Major incident status declared at city hospital
CORNWALL'S main hospital has launched its major incident plan after an outbreak of norovirus closed two wards and operations were postponed.
The Royal Cornwall Hospital in Truro said a combination of a high level of emergency admissions, the norovirus outbreak and delays in discharging patients had led to the major incident plan being implemented.
Royal Cornwall Hospitals Trust (RCHT) said yesterday two wards and three bays were currently closed due to norovirus and about 20 routine operations had been postponed on weekdays.
However, the trust said the majority of day cases were going ahead as normal and surgery at St Michael's and West Cornwall hospitals was unaffected. Chief operating officer at RCHT, Jo Gibbs, said: "Due to the combination of high levels of emergency admissions, cases of norovirus and delays in discharging some patients, RCHT is using its major incident plan to work with health and social care colleagues to manage the current demand on hospital and community services.
Business Cards From Only £10.95 Delivered www.myprint-247.co.ukView details
Our heavyweight cards have FREE UV silk coating, FREE next day delivery & VAT included. Choose from 1000's of pre-designed templates or upload your own artwork. Orders dispatched within 24hrs.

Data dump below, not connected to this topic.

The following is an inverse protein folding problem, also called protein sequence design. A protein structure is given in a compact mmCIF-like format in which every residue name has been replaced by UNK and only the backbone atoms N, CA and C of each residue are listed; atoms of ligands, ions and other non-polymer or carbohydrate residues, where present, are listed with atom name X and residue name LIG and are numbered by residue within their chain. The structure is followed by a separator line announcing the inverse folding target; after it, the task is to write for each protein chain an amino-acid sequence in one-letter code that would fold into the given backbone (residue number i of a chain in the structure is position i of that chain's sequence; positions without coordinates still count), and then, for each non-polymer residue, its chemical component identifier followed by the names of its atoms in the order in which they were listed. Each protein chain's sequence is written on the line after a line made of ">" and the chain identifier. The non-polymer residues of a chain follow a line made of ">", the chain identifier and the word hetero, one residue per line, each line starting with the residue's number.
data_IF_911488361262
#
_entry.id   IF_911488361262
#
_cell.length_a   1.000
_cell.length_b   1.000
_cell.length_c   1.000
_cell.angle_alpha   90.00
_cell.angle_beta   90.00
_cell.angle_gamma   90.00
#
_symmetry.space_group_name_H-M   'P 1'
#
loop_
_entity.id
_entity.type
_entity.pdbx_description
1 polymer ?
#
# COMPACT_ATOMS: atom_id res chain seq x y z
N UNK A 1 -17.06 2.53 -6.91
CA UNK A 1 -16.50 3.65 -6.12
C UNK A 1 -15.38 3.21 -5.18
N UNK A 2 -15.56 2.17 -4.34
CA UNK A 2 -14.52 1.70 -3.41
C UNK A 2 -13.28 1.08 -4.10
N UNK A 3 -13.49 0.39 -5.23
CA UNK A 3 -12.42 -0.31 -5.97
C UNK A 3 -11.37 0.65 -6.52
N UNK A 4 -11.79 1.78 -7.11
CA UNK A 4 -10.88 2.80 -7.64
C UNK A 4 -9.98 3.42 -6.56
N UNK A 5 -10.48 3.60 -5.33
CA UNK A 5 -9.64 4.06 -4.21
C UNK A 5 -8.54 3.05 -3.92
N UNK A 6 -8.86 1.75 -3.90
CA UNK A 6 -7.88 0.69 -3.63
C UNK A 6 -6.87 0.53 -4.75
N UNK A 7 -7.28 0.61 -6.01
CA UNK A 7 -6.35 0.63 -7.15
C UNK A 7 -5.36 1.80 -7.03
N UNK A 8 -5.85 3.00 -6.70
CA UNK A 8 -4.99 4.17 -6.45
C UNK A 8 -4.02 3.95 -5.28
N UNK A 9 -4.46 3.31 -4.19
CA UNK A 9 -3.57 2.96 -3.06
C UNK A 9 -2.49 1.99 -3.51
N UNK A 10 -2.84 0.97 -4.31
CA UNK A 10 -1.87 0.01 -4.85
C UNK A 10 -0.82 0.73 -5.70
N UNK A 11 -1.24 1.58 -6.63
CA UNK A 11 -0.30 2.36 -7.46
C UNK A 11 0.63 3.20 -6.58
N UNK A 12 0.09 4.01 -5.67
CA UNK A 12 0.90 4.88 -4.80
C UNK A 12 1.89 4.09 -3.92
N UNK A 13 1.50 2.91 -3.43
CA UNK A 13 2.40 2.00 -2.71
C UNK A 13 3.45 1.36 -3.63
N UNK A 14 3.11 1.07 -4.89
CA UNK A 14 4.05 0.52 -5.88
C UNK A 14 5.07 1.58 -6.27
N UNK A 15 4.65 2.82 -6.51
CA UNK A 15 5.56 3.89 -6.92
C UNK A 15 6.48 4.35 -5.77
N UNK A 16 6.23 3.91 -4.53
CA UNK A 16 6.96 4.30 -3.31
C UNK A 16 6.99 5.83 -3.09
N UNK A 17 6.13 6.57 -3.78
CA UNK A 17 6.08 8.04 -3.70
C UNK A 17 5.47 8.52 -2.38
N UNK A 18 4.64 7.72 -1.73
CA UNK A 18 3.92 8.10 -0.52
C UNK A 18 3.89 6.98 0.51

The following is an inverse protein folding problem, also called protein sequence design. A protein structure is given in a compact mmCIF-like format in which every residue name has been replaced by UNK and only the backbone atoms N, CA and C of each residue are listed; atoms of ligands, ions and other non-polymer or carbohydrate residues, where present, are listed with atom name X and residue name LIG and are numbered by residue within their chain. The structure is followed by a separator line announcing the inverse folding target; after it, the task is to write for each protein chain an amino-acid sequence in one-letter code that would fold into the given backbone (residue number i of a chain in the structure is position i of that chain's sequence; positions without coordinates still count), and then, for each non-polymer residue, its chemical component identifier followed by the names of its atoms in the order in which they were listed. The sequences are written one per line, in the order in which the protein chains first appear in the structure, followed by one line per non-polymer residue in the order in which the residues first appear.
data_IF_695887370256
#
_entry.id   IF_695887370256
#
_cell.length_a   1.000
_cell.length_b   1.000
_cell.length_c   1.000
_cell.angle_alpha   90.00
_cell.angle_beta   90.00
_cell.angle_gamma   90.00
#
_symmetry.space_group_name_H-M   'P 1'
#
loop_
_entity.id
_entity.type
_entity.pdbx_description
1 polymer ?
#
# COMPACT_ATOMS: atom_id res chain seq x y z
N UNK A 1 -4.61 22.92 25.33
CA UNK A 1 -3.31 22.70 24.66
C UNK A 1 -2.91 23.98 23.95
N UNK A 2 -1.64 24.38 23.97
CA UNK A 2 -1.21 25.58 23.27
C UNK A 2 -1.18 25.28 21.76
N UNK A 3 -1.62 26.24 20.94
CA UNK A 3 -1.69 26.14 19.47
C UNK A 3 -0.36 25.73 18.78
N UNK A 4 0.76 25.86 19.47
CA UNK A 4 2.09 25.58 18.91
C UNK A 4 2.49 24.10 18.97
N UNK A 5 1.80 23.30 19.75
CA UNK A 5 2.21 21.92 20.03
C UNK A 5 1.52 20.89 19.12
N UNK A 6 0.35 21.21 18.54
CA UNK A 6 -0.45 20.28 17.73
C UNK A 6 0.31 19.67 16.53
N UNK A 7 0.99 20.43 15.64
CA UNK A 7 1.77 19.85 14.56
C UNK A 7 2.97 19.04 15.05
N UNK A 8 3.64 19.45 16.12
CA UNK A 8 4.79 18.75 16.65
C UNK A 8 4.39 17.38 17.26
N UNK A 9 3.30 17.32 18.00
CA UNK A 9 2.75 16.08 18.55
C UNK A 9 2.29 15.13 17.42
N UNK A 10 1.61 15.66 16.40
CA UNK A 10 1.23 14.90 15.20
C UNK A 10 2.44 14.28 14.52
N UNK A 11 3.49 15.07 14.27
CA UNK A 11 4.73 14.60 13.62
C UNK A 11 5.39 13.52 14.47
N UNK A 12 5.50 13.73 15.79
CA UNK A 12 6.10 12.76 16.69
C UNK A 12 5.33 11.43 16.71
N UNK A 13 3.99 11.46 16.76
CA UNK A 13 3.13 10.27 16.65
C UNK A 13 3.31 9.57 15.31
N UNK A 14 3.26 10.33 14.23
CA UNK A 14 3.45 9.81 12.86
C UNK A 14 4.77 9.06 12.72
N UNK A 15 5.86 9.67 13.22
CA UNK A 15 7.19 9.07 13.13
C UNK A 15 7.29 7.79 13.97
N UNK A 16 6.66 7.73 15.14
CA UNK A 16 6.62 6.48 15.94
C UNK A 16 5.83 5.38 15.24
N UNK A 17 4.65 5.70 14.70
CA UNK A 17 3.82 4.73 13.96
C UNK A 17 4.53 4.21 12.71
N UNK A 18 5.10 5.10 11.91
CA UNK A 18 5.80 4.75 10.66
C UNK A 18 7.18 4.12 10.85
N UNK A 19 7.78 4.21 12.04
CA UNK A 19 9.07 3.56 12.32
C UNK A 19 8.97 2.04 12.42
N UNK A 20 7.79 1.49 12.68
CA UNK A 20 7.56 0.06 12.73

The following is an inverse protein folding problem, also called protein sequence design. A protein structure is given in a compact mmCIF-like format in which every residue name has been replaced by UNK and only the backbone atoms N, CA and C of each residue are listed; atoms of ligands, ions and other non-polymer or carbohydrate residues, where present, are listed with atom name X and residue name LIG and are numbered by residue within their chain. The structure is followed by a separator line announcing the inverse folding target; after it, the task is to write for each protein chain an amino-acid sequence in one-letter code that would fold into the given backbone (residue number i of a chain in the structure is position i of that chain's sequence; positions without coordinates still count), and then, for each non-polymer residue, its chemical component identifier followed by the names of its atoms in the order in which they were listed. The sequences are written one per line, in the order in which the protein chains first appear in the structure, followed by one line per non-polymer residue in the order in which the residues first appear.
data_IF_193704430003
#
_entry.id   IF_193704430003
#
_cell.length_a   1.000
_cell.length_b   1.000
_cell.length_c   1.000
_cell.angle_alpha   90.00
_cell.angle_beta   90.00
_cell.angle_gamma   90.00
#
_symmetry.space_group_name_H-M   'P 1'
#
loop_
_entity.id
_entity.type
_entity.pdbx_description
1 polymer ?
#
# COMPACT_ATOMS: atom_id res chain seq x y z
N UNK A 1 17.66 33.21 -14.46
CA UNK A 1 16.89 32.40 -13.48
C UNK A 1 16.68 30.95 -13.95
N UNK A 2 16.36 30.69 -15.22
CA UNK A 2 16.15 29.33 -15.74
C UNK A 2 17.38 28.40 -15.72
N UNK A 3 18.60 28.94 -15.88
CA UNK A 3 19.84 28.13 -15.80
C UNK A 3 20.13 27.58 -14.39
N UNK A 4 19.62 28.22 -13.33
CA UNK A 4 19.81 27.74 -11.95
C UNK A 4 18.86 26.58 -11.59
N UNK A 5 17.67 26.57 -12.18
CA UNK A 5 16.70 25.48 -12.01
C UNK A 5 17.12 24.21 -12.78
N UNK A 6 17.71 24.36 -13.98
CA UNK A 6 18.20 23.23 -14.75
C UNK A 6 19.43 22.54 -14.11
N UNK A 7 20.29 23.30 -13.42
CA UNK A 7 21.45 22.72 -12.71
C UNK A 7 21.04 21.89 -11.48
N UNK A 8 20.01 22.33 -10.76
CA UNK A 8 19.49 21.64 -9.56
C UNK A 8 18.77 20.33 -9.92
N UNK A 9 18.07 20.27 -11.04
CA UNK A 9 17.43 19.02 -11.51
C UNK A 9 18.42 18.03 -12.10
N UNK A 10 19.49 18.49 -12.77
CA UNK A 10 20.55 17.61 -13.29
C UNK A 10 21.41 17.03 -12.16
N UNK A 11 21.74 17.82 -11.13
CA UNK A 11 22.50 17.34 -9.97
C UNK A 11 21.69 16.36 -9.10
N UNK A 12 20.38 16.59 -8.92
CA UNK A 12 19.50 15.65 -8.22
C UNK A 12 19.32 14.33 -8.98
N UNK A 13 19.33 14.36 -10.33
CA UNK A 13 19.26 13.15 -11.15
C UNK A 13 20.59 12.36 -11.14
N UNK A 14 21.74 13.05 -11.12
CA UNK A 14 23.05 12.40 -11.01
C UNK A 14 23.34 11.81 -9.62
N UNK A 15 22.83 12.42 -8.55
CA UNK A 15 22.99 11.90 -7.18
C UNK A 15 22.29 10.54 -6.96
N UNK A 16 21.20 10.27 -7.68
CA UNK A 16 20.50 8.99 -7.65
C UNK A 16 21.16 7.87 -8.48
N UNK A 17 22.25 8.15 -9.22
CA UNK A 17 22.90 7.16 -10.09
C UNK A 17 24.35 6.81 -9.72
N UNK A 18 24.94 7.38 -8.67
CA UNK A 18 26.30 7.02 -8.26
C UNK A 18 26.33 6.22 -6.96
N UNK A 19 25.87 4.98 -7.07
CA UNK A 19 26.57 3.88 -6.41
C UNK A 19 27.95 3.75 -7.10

Terms: Visit our site for more products: Business Cards, Compliment Slips, Letterheads, Leaflets, Postcards, Posters & much more. All items are free next day delivery. www.myprint-247.co.uk
Contact: 01858 468192
Valid until: Sunday, May 26 2013
"One of the top priorities is to minimise the risk of the spread of nororvirus in our hospitals. We are asking visitors not to come to hospital unless their visit is essential and we are sorry that it has been necessary to postpone a number of non-urgent operations. However, we hope patients will understand the need to focus on acutely ill patients in need of emergency admission.
"Our clinical teams are working flexibly to care for patients needing admission and we have opened additional beds in our hospitals. Urgent cancer surgery is going ahead and all other cases are being reviewed on a day-by-day basis. Patients whose operations are postponed are being contacted individually.
"Major incident status allows us to heighten our response. We maintain regular contact with our health and social care colleagues throughout the day agreeing a combined response to minimise the impact of the current pressures."
Graham Webster, vice-chairman of Health Initiative Cornwall, said the incident showed how little slack there was in the system.
He said: "The fact is that we have only got enough beds to cope with the normal demands of the service on a good day.
"When you have winter bed pressures or even summer bed pressures, the system cannot cope and it snaps.
"No one is blaming RCHT, but the reality is that the system is broken."
Visitors are asked to ring the ward they intend to visit for advice before setting out.